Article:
Duplicate key value violates

Lately I see lots of errors in postgresql.
I need to pay attention to it? What to do with it?

PostgreSQL 9.5

ERROR:  duplicate key value violates unique constraint "sentry_eventuser_project_id_1a96e3b719e55f9a_uniq"
DETAIL:  Key (project_id, hash)=(2, 36de309602983818b4c2b9b606ef4ff4) already exists.
STATEMENT:  INSERT INTO "sentry_eventuser" ("project_id", "hash", "ident", "email", "username", "ip_address", "date_added") VALUES (2, '36de309602983818b4c2b9b606ef4ff4', '40644', NULL, '5ba1ccc87asdasdasd11202420a000003', '10.0.0.10', '2017-02-11 07:51:09.136418+00:00') RETURNING "sentry_eventuser"."id"

ERROR:  duplicate key value violates unique constraint "sentry_organizationonboar_organization_id_47e98e05cae29cf3_uniq"
DETAIL:  Key (organization_id, task)=(1, 5) already exists.
STATEMENT:  INSERT INTO "sentry_organizationonboardingtask" ("organization_id", "user_id", "task", "status", "date_completed", "project_id", "data") VALUES (1, NULL, 5, 1, '2017-02-11 07:51:09.239742+00:00', 2, '{}') RETURNING "sentry_organizationonboardingtask"."id"

ERROR:  duplicate key value violates unique constraint "sentry_grouprelease_group_id_46ba6e430d088d04_uniq"
DETAIL:  Key (group_id, release_id, environment)=(1930, 262, ) already exists.
STATEMENT:  INSERT INTO "sentry_grouprelease" ("project_id", "group_id", "release_id", "environment", "first_seen", "last_seen") VALUES (2, 1930, 262, '', '2017-02-11 07:50:20+00:00', '2017-02-11 07:50:20+00:00') RETURNING "sentry_grouprelease"."id"

You can ignore these errors. We use this pattern a lot in our code. We try to blindly INSERT a row, then depend on the database error, catch the error, and move on.

So these logs are safe to ignore.

1 Like

Thanks you.

:evergreen_tree:

I honestly cannot believe I just read this. Here I thought I had some corruption in my database, and I’m finding this is expected behavior. IMO relying on catching errors is a TERRIBLE idea. This is not inspiring my confidence in this code.

I think you’re trolling, but I’ll bite anyways.

The behavior we’re doing is more performant. We rely on attempting to insert and on conflict, ignore. If you have someone to complain to, complain to Postgres. Without doing this, we’d have to double query count by doing a SELECT first just to check if it exists before INSERTing. So there’s very little value in doing that when we can just blindly INSERT and be faster.

Now, the reason we do this is kinda legacy. I wanna say Postgres 9.5, but could be wrong, introduced the ability to do INSERT … ON CONFLICT DO NOTHING, which is exactly the behavior we are mimicking here, but doing it at the database level, which would avoid the errors.

Until recently, we were running Postgres 9.3 in production thus we couldn’t even use this feature if we wanted. Now we run Postgres 9.6 where we can, but the Django ORM doesn’t support syntax to construct a query like this.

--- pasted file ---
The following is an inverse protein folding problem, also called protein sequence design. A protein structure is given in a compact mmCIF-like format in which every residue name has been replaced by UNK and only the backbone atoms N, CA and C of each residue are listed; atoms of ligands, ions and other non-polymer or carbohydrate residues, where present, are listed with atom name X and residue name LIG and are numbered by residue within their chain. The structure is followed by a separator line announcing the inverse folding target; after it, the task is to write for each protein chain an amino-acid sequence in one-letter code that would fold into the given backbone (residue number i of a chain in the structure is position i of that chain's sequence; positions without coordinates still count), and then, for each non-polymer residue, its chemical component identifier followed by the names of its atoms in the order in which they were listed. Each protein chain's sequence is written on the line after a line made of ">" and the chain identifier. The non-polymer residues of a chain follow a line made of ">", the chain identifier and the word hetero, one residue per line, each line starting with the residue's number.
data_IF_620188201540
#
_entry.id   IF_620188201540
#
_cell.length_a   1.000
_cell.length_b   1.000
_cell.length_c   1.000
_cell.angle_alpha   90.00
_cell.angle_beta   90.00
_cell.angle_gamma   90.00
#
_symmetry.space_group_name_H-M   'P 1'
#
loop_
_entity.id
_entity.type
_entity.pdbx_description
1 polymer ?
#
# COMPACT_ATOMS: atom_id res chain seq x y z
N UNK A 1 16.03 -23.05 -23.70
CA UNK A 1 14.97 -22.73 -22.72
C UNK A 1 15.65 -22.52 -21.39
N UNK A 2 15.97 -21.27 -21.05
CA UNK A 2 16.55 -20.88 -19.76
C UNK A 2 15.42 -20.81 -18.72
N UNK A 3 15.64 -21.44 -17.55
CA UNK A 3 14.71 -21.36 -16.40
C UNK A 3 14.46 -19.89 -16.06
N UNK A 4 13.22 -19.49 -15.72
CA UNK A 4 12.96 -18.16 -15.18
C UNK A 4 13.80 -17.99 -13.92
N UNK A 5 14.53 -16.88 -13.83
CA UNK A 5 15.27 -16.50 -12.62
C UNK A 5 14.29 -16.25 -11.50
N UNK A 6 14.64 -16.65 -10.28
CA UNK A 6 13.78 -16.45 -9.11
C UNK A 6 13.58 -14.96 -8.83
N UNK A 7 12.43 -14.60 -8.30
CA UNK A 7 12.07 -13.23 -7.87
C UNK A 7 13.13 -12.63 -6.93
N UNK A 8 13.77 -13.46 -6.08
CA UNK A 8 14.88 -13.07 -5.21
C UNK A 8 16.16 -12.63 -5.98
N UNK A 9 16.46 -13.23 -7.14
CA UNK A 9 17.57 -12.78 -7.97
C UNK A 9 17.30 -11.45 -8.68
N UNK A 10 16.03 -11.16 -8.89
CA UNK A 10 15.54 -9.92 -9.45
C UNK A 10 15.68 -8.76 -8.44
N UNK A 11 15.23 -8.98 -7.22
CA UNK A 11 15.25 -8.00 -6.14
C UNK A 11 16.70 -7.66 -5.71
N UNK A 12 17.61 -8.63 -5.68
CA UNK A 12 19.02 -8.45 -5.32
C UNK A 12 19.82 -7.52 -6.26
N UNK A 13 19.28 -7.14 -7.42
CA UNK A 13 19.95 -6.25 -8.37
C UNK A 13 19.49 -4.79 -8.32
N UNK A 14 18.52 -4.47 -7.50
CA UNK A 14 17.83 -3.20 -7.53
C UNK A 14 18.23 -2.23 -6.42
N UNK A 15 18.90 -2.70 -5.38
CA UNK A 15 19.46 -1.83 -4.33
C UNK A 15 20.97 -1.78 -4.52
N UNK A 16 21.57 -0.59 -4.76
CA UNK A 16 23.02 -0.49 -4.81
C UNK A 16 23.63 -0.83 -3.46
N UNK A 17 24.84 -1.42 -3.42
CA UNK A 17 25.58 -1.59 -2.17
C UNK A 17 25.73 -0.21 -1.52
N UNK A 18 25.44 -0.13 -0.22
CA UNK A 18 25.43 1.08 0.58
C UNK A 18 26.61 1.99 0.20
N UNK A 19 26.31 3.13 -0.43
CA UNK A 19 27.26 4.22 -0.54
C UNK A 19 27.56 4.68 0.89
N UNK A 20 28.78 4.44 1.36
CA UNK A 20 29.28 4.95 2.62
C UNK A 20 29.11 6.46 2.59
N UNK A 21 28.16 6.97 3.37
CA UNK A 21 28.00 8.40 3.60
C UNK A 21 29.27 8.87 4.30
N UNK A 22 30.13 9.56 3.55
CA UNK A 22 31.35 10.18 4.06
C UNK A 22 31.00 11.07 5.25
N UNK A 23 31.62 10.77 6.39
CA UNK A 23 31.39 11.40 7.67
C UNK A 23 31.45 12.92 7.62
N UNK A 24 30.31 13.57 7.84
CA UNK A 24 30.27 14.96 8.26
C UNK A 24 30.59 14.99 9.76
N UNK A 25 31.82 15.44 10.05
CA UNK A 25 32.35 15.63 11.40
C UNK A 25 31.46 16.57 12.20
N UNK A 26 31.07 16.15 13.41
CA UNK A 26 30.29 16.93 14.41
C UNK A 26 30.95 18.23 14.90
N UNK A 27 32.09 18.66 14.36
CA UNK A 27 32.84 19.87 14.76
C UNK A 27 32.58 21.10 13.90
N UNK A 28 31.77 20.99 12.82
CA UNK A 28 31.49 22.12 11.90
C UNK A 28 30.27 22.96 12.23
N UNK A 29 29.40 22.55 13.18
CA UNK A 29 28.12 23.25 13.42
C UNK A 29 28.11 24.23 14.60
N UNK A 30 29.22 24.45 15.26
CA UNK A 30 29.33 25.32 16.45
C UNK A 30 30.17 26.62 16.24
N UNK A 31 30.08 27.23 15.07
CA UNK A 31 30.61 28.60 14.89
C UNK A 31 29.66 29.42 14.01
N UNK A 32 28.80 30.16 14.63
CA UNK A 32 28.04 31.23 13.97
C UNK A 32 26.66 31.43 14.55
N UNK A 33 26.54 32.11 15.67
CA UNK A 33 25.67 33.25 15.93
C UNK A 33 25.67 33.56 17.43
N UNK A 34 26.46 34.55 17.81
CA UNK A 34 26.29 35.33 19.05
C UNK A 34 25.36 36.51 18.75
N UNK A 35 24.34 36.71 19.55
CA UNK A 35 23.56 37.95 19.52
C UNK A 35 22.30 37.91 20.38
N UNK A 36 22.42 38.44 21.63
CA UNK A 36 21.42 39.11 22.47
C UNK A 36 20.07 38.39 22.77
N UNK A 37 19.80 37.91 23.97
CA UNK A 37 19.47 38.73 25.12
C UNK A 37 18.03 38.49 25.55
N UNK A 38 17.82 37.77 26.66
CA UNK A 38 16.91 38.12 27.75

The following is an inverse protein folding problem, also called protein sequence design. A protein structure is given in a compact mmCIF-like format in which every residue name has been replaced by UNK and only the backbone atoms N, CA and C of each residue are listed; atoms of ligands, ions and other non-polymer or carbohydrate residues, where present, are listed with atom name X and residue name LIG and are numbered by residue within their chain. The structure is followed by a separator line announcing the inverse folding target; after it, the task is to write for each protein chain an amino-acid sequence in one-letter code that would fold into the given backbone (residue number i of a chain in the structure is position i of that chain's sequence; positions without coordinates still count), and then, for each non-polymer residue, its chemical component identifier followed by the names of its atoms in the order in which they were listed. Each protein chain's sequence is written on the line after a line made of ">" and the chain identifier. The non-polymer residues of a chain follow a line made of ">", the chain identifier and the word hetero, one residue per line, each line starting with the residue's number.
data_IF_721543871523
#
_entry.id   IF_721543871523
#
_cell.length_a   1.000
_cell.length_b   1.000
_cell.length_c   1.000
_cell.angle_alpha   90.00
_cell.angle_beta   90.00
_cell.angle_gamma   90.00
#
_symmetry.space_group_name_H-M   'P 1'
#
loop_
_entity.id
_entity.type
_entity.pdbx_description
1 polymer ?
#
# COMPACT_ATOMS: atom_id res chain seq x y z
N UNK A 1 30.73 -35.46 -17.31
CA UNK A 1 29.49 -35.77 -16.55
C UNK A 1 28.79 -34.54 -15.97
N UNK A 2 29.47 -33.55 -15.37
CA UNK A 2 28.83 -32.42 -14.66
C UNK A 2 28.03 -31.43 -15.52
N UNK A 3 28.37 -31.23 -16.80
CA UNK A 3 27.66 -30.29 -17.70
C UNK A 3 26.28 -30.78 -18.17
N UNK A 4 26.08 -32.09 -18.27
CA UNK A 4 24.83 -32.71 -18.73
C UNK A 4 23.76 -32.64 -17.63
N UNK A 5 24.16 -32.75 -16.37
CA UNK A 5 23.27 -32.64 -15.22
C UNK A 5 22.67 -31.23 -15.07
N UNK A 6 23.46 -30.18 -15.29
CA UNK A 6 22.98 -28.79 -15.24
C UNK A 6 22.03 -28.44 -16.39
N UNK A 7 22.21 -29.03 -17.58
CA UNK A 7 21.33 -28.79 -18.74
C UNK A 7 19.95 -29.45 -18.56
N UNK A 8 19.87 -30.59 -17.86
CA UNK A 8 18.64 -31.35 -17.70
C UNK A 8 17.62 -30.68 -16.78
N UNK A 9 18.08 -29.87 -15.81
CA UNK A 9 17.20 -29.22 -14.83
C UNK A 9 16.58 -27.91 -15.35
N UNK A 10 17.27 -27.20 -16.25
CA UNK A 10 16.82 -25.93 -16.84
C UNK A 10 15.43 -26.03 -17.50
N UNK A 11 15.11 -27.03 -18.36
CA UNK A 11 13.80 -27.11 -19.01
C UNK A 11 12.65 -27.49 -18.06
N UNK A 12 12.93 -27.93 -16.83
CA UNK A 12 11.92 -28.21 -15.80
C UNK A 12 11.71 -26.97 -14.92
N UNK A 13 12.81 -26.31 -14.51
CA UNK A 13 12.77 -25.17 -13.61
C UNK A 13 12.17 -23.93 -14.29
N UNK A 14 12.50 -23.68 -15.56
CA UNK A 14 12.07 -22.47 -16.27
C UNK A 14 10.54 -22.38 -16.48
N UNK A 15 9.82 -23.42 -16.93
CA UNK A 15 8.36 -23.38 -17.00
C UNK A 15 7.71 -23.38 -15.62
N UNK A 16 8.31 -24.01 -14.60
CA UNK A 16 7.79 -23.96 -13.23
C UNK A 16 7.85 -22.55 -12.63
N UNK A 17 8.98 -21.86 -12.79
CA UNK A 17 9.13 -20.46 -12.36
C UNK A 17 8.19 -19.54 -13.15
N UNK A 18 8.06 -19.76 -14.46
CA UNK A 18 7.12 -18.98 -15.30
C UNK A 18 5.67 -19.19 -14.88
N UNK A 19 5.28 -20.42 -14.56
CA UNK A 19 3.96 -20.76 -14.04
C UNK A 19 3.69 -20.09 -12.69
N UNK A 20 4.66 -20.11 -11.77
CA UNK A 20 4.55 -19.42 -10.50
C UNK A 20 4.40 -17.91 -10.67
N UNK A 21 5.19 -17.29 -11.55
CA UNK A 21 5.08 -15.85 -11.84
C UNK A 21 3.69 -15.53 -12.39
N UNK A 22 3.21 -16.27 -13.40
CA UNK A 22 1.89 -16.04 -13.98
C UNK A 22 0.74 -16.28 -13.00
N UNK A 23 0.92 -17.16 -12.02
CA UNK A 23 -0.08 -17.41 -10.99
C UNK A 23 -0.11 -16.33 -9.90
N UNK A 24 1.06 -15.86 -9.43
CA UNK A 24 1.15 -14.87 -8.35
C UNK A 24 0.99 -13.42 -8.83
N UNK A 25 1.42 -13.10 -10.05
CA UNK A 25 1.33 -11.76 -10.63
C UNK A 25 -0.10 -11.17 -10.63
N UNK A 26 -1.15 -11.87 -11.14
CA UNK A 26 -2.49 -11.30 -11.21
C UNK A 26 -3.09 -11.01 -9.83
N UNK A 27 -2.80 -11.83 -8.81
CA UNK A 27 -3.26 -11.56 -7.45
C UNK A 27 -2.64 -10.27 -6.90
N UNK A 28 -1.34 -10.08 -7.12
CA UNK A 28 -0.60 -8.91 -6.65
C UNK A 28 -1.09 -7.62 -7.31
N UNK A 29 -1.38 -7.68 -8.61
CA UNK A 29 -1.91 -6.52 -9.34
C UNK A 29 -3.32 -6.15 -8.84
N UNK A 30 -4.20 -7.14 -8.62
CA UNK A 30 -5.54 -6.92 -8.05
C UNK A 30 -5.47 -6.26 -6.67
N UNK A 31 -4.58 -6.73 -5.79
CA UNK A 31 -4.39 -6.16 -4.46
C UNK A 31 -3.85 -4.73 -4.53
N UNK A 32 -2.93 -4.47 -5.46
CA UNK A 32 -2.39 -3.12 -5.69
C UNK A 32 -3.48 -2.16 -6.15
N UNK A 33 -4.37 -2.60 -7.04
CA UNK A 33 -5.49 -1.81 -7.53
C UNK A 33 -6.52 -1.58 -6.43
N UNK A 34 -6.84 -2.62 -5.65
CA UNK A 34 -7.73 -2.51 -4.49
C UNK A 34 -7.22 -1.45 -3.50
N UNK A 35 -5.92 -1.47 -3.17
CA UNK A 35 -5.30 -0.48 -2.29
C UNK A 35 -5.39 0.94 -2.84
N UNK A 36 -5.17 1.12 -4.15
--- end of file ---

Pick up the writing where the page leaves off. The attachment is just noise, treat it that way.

We have the potential to support this by extending the ORM ourselves or slapping down custom SQL everywhere to add ON CONFLICT DO NOTHING.

We have no plans on doing this just yet, but I personally kinda want to do it. There’s just little incentive or motivation to do so, so it’s hard to prioritize when the behavior won’t change.

I’ve been using postgres since 7.x, and while I too have had to account for deficiencies in it over the years, allowing code to error and considering that a viable solution was never a thing I had to do. Sure, having to select before insert adds some overhead, but that would have been the right thing to do at the time. IMNSHO.

Just saying, I did have db corruption yesterday, and Sentry was throwing errors because of it. Once I fixed it (had to drop a column and recreate it), and the db kept complaining about duplicate keys, I wasted a few hours trying to address what I figured to be more corruption, only to find it was a feature!

So, in closing, I’m going to argue that anything that’s spamming logs with errors might lead to someone trying to fix them.

“Right” is pretty subjective here. It’s not overhead we could have afforded and still can’t since it’s too many extra queries. I’d argue that the fact that Postgres yells loudly about it is the problem since it’s not an error. Arguable it’s a warning or info level type log.

We tune Postgres and just disable these logs so we don’t see it. You’re free to do the same. Maybe at some point in the future we’ll change this behavior, but like I said, this is hard to justify the time for right now since it’s a big change with functionally no difference.